The risk of recurrence of estrogen receptor-positive breast cancer remains constant, even 20 years after diagnosis. Recurrence may be more likely in patients pre-programmed for it already in the womb, such as in the daughters born to obese mothers. Maternal obesity persistently alters offspring’s gut microbiota and impairs tumor immune responses. To investigate if the gut dysbiosis is linked to increased risk of mammary cancer recurrence in the offspring of obese rat dams, we fed adult offspring genistein which is known to have beneficial effects on the gut bacteria. However, the effects of genistein on breast cancer remain controversial. We found that genistein intake after tamoxifen response prevented the increased risk of local recurrence in the offspring of obese dams but had no effect on the control offspring. A significant increase in the abundance of inflammatory Prevotellaceae and Enterobacteriaceae, and a reduction in short-chain fatty acid producing Clostridiaceae was observed in the offspring of obese dams. Genistein supplementation reversed these changes as well as reversed increased gut metabolite N-acetylvaline levels which are linked to increased all-cause mortality. Genistein supplementation also reduced genotoxic tyramine levels, increased metabolites improving pro-resolving phase of inflammation, and reversed the elevated tumor mRNA expression of multiple immunosuppressive genes in the offspring of obese dams. If translatable to breast cancer patients, attempts to prevent breast cancer recurrences might need to focus on dietary modifications which beneficially modify the gut microbiota.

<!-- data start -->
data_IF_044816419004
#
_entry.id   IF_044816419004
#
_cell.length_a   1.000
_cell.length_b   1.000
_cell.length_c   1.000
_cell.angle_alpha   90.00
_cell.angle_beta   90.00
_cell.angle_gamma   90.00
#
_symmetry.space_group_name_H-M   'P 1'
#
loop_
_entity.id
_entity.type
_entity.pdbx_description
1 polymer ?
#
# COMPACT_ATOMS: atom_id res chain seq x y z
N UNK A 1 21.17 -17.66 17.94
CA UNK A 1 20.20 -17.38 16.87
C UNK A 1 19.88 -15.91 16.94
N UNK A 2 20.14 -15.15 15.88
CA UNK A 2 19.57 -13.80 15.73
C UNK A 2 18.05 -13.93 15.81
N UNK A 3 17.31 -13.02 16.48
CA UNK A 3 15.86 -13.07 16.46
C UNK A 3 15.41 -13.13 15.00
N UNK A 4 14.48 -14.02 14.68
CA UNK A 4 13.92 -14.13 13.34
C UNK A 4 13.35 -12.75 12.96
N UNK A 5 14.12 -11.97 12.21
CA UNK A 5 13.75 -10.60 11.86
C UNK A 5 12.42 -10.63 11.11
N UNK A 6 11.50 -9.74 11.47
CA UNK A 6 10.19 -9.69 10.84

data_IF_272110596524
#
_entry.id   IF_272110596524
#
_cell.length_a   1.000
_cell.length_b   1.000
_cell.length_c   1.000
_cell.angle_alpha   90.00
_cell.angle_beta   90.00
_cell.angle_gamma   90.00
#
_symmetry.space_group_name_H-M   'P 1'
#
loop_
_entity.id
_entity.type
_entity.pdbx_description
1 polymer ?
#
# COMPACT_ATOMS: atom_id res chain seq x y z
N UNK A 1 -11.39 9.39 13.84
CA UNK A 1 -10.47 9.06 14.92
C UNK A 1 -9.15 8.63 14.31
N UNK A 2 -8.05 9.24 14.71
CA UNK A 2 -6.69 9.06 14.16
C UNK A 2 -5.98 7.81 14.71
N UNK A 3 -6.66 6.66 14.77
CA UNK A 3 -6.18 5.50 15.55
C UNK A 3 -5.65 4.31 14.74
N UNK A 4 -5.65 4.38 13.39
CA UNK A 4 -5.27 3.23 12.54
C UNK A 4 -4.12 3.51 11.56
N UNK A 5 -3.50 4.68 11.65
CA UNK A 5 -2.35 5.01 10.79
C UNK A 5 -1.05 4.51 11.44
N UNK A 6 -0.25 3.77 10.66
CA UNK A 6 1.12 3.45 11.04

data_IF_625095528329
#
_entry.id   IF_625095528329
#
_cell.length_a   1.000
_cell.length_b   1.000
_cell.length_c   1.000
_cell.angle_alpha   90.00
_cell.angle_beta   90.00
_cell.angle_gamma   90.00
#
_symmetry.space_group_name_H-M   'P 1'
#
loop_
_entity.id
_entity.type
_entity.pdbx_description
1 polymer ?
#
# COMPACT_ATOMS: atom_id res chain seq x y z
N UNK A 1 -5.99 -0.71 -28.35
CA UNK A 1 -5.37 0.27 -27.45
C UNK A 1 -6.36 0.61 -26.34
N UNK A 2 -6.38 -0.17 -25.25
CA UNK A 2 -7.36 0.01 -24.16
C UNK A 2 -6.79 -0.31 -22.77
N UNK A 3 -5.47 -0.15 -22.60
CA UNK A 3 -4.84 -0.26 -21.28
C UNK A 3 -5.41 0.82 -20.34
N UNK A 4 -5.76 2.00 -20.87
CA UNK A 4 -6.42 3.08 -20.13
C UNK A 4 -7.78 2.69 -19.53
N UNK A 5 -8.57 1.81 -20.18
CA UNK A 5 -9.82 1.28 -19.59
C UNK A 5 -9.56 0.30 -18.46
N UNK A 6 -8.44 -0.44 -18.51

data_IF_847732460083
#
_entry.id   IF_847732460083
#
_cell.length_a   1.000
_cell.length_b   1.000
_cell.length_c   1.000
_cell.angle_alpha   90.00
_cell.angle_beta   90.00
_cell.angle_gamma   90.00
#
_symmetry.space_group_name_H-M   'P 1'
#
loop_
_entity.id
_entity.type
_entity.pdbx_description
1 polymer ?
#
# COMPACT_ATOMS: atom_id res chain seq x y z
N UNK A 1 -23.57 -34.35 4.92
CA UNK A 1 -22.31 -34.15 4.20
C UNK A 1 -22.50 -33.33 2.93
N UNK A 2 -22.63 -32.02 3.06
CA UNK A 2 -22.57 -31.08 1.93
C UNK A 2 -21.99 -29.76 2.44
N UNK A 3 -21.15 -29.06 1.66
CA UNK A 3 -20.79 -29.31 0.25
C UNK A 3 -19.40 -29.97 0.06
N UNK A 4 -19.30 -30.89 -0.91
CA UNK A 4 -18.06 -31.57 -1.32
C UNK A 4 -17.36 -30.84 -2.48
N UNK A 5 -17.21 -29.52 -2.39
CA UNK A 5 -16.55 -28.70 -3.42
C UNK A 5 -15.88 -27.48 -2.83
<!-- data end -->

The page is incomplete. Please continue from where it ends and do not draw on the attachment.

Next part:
Bibliographical noteFunding Information:
Funding: This work was supported by R01-CA164384 and American Institute for Cancer Research grant to L. Hilakivi-Clarke, and P30-CA51008 to Lombardi Comprehensive Cancer Center, Georgetown University (funding for Shared Resources).
© 2021 by the authors. Licensee MDPI, Basel, Switzerland.
- Antiestrogen resistance
- Breast cancer
- Gut microbiota
- Tamoxifen therapy
- Tumor immune genes
PubMed: MeSH publication types
- Journal Article